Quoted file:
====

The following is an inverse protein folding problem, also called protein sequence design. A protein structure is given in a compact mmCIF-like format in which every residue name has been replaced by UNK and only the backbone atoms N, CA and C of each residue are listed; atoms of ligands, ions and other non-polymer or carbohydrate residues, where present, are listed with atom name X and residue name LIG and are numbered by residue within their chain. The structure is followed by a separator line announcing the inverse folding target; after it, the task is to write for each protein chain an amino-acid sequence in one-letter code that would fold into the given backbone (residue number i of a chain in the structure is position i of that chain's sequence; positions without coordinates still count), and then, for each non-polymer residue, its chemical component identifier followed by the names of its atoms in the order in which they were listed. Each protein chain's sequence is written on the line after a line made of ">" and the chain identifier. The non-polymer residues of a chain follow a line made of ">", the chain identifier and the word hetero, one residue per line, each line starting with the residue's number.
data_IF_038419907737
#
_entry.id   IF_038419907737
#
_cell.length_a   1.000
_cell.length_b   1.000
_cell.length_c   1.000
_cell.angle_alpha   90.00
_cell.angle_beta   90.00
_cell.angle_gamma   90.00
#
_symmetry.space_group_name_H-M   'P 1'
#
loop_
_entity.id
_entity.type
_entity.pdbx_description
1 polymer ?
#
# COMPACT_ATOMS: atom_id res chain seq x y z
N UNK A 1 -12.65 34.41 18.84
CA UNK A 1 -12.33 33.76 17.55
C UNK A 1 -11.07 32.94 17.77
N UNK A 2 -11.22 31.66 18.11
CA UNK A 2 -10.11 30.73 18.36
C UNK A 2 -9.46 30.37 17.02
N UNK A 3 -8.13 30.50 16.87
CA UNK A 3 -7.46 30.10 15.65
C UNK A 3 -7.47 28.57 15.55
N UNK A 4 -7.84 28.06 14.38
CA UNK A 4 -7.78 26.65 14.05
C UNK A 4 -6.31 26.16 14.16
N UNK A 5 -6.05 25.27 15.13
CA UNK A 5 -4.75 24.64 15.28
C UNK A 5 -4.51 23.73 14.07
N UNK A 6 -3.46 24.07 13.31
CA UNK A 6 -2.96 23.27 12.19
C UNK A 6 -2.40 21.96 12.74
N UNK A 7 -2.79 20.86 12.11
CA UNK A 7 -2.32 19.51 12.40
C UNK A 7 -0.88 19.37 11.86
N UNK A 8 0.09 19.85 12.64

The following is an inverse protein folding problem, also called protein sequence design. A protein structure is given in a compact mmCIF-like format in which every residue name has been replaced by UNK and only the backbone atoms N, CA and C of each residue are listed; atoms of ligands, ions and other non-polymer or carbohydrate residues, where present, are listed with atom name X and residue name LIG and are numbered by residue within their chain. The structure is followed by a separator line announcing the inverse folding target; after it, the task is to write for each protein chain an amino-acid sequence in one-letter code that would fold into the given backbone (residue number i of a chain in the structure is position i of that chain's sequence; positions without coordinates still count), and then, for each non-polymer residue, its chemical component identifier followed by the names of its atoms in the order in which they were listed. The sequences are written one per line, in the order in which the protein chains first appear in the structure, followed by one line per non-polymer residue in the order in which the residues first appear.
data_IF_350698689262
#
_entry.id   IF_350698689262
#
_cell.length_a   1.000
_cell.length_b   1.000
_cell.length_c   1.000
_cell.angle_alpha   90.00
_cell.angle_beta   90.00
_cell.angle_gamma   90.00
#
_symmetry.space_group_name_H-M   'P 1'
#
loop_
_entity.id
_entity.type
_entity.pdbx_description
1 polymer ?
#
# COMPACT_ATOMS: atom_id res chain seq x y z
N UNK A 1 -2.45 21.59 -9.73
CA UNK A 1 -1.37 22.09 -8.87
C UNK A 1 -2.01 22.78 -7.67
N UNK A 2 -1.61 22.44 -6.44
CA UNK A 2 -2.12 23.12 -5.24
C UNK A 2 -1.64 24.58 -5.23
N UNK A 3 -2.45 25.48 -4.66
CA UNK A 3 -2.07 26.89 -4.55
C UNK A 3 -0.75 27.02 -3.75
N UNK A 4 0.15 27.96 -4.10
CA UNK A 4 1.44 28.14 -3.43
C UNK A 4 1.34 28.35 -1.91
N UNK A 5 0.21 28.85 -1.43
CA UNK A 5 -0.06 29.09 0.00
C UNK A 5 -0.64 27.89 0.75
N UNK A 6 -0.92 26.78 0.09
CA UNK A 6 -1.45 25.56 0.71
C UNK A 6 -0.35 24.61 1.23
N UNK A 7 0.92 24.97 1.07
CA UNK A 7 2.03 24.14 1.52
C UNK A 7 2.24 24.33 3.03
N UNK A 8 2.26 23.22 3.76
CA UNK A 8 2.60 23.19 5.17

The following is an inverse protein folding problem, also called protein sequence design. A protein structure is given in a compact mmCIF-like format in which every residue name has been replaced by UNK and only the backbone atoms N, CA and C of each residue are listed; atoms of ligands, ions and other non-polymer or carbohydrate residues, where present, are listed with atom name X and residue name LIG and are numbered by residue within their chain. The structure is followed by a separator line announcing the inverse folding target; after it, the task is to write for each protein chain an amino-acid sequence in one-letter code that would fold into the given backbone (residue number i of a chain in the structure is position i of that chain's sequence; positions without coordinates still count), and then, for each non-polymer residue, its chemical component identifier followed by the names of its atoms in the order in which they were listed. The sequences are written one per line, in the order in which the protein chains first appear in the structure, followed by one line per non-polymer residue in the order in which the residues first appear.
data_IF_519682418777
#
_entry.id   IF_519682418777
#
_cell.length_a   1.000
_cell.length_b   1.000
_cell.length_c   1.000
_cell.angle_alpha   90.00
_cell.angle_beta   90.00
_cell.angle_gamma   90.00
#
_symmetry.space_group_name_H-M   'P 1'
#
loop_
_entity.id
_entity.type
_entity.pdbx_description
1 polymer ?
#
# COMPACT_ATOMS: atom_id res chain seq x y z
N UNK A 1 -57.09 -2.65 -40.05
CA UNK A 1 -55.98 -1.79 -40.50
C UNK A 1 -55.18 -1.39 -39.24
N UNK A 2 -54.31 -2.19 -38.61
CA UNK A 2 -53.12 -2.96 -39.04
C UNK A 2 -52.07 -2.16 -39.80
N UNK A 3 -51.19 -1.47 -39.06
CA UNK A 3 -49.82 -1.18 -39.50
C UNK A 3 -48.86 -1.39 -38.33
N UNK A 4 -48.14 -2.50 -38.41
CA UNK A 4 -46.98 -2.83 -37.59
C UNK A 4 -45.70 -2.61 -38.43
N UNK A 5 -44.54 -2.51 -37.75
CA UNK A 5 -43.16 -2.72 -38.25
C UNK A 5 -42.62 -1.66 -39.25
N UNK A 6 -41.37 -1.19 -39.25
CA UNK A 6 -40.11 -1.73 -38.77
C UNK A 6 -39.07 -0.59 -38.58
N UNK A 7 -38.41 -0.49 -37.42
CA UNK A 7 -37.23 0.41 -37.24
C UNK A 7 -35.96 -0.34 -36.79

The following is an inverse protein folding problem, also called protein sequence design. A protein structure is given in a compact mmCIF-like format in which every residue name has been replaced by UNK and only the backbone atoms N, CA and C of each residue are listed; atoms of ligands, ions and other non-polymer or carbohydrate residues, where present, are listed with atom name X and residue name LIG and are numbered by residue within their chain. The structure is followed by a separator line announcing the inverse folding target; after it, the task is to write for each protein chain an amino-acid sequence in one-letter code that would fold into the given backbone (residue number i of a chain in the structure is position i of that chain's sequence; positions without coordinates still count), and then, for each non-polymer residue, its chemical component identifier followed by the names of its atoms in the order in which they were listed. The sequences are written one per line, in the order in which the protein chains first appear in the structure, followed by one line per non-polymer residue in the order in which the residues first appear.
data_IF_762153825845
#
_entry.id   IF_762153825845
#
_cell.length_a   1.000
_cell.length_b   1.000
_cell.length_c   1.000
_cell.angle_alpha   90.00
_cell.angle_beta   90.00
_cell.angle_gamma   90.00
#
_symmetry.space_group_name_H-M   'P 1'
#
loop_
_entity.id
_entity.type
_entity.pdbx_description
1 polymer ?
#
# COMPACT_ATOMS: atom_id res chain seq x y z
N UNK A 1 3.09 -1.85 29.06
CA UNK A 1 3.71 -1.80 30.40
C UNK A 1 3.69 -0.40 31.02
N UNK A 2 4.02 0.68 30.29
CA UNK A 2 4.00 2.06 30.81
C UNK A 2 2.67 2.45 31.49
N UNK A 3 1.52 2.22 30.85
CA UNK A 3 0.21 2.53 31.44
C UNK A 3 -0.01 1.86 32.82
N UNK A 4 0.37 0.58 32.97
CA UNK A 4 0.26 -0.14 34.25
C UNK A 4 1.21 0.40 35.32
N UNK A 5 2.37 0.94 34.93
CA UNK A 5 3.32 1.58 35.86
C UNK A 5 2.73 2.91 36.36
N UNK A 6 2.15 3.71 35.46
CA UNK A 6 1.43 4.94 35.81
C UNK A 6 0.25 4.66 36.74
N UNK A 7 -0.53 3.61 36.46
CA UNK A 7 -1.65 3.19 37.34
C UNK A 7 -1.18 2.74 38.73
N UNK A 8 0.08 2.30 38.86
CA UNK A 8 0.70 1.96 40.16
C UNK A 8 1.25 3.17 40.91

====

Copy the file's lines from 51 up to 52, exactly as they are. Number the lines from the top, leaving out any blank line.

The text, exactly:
_cell.length_c   1.000
_cell.angle_alpha   90.00